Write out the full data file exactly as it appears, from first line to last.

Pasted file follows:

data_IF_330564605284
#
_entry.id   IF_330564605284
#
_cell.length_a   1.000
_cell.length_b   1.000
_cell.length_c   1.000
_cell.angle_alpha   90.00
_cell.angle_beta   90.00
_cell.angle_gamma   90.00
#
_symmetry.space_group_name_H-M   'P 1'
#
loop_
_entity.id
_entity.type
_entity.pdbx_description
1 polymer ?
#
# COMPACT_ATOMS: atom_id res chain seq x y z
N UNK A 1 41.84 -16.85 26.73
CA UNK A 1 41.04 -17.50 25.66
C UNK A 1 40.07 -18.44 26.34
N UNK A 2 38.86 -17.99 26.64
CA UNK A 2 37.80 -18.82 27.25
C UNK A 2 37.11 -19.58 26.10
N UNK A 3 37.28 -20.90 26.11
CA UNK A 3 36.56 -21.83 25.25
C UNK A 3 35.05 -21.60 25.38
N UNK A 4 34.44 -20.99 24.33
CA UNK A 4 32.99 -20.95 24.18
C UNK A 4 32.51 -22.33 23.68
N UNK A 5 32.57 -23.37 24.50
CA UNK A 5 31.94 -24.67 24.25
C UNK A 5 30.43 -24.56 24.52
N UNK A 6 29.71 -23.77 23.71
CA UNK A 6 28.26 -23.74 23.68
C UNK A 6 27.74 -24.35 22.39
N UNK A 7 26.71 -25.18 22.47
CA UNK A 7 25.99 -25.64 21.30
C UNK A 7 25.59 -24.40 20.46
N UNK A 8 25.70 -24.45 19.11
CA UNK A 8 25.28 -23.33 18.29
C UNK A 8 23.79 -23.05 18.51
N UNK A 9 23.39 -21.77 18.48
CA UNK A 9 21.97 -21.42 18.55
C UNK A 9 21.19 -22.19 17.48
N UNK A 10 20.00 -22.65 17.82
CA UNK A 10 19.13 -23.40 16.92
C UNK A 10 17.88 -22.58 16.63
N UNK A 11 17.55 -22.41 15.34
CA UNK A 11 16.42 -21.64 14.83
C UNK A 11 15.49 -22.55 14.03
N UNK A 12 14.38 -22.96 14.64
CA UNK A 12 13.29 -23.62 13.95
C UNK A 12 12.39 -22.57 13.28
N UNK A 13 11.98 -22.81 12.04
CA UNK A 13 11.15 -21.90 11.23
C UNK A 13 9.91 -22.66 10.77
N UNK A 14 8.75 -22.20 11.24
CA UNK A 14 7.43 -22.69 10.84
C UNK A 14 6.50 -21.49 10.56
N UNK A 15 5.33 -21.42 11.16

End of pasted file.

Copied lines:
data_IF_330564605284
#
_entry.id   IF_330564605284
#
_cell.length_a   1.000
_cell.length_b   1.000
_cell.length_c   1.000
_cell.angle_alpha   90.00
_cell.angle_beta   90.00
_cell.angle_gamma   90.00
#
_symmetry.space_group_name_H-M   'P 1'
#
loop_
_entity.id
_entity.type
_entity.pdbx_description
1 polymer ?
#
# COMPACT_ATOMS: atom_id res chain seq x y z
N UNK A 1 41.84 -16.85 26.73
CA UNK A 1 41.04 -17.50 25.66
C UNK A 1 40.07 -18.44 26.34
N UNK A 2 38.86 -17.99 26.64
CA UNK A 2 37.80 -18.82 27.25
C UNK A 2 37.11 -19.58 26.10
N UNK A 3 37.28 -20.90 26.11
CA UNK A 3 36.56 -21.83 25.25
C UNK A 3 35.05 -21.60 25.38
N UNK A 4 34.44 -20.99 24.33
CA UNK A 4 32.99 -20.95 24.18
C UNK A 4 32.51 -22.33 23.68
N UNK A 5 32.57 -23.37 24.50
CA UNK A 5 31.94 -24.67 24.25
C UNK A 5 30.43 -24.56 24.52
N UNK A 6 29.71 -23.77 23.71
CA UNK A 6 28.26 -23.74 23.68
C UNK A 6 27.74 -24.35 22.39
N UNK A 7 26.71 -25.18 22.47
CA UNK A 7 25.99 -25.64 21.30
C UNK A 7 25.59 -24.40 20.46
N UNK A 8 25.70 -24.45 19.11
CA UNK A 8 25.28 -23.33 18.29
C UNK A 8 23.79 -23.05 18.51
N UNK A 9 23.39 -21.77 18.48
CA UNK A 9 21.97 -21.42 18.55
C UNK A 9 21.19 -22.19 17.48
N UNK A 10 20.00 -22.65 17.82
CA UNK A 10 19.13 -23.40 16.92
C UNK A 10 17.88 -22.58 16.63
N UNK A 11 17.55 -22.41 15.34
CA UNK A 11 16.42 -21.64 14.83
C UNK A 11 15.49 -22.55 14.03
N UNK A 12 14.38 -22.96 14.64
CA UNK A 12 13.29 -23.62 13.95
C UNK A 12 12.39 -22.57 13.28
N UNK A 13 11.98 -22.81 12.04
CA UNK A 13 11.15 -21.90 11.23
C UNK A 13 9.91 -22.66 10.77
N UNK A 14 8.75 -22.20 11.24
CA UNK A 14 7.43 -22.69 10.84
C UNK A 14 6.50 -21.49 10.56
N UNK A 15 5.33 -21.42 11.16